'Ring of Fire' Eclipse 2019
The ‘Ring of Fire’ annular solar eclipse will occur on December 26, 2019. Here is all you need to know about this rare and highly interesting astronomical event.
A solar eclipse occurs when the moon passes between Earth and the Sun and totally or partly obscure the Sun for observers on Earth. An annular solar eclipse happens when the moon is near its apogee, the farthest distance from Earth. The new moon’s apparent diameter is smaller than the Sun's, so it can not cover the solar disk completely. This creates a “ring of fire” effect when the Sun looks like an annulus ("ring-shaped" from Latin).
The ‘Ring of Fire’ eclipse will be the final eclipse of the year. The track for the annular solar eclipse will commence near Riyadh, Saudi Arabia, where it will be or 154 km wide. The eclipse will then sweep southeast across southern India near Kannar (narrowing to 129 km), cross through Malaysia, the southern Philippines, and Guam, and end in the North Pacific.
The accompanying partial eclipse will be visible over a broad region covering southern Russia, across Asia to northeastern Africa, and northern Australia. None of the eclipse will be visible from the Americas. Maximum eclipse, when 94.11% of the Sun’s disk will be covered, will occur for 3 minutes and 39.9 seconds southwest of Singapore starting at 05:24 GMT. This rare celestial event will happen again in Singapore only in 2063.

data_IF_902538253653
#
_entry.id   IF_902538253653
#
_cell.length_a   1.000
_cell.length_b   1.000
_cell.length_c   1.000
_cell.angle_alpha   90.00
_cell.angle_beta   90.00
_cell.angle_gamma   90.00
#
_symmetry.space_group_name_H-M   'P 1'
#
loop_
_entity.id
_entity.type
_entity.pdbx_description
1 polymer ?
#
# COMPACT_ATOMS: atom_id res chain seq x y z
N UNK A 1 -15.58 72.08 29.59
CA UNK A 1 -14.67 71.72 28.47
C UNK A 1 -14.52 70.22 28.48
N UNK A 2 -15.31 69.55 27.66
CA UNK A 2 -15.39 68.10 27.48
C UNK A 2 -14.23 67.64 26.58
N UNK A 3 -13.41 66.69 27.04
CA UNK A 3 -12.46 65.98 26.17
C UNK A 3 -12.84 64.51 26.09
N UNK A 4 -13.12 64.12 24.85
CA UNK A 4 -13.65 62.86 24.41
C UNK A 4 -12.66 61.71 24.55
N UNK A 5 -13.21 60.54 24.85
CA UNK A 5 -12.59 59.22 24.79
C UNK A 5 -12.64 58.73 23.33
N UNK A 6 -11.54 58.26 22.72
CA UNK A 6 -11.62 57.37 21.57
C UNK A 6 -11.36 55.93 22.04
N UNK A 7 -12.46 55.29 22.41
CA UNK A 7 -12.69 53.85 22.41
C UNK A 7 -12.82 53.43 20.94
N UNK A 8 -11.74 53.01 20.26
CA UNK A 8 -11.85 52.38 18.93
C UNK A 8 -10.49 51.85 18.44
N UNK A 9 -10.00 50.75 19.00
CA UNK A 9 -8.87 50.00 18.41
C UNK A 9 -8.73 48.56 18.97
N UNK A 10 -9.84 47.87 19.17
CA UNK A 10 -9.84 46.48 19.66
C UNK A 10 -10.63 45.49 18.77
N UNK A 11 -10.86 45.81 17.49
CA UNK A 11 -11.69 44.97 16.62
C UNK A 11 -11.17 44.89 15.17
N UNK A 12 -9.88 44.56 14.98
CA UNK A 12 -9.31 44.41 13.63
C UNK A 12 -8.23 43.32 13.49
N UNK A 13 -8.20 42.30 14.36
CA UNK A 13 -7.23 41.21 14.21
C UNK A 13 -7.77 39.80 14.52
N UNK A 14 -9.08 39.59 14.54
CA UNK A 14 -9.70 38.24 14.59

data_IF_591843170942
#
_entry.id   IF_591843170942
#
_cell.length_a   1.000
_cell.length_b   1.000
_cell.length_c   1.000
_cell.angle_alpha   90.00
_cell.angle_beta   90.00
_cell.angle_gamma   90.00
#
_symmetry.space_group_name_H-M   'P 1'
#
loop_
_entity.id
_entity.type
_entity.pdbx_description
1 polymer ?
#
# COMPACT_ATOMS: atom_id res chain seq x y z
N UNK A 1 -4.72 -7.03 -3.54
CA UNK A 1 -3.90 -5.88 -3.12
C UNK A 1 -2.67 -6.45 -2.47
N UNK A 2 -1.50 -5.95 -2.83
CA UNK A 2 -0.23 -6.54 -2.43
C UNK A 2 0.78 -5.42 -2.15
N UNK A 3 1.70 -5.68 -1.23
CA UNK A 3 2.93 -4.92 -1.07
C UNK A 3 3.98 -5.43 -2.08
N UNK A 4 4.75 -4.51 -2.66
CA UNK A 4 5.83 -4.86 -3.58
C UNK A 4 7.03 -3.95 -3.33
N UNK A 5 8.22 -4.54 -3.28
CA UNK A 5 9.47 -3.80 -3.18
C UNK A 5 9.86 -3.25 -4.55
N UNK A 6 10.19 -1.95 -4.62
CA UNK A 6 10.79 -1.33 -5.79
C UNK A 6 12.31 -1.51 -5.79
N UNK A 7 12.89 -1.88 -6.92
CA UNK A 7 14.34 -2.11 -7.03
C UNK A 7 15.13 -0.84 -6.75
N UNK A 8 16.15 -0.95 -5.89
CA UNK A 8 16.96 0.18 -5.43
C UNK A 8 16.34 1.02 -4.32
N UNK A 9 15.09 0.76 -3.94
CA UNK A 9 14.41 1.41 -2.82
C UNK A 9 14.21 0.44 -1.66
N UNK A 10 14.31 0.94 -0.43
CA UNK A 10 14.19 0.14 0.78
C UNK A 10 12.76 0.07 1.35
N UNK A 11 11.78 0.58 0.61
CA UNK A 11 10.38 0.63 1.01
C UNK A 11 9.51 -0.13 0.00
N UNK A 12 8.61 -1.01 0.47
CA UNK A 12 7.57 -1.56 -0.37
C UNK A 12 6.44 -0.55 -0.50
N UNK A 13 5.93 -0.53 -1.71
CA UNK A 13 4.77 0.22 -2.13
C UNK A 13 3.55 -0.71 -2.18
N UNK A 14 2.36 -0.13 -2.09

As a rule, solar and lunar eclipses come in pairs - a solar eclipse always takes place either about 2 weeks before or after a lunar eclipse, and vice versa. On January 10-11, 2020 a penumbral lunar eclipse will occur. It will be visible from Africa, Europe, Asia, Alaska, and Australia. Follow the Star Walk 2 news and you won’t miss this event.
To give you an unforgettable experience of viewing this amazing phenomenon on Christmas holidays, we offer a great discount on our app for observing solar and lunar eclipses. The Eclipse Guide app is now available at the lowest possible price. You will get all the necessary information for viewing the ‘Ring of Fire’ annular solar eclipse in one app.
Remember that looking directly at the Sun or through a telescope can cause serious eye damage. Proper solar filters are required to view any portion of the solar eclipse.
We wish you great observations!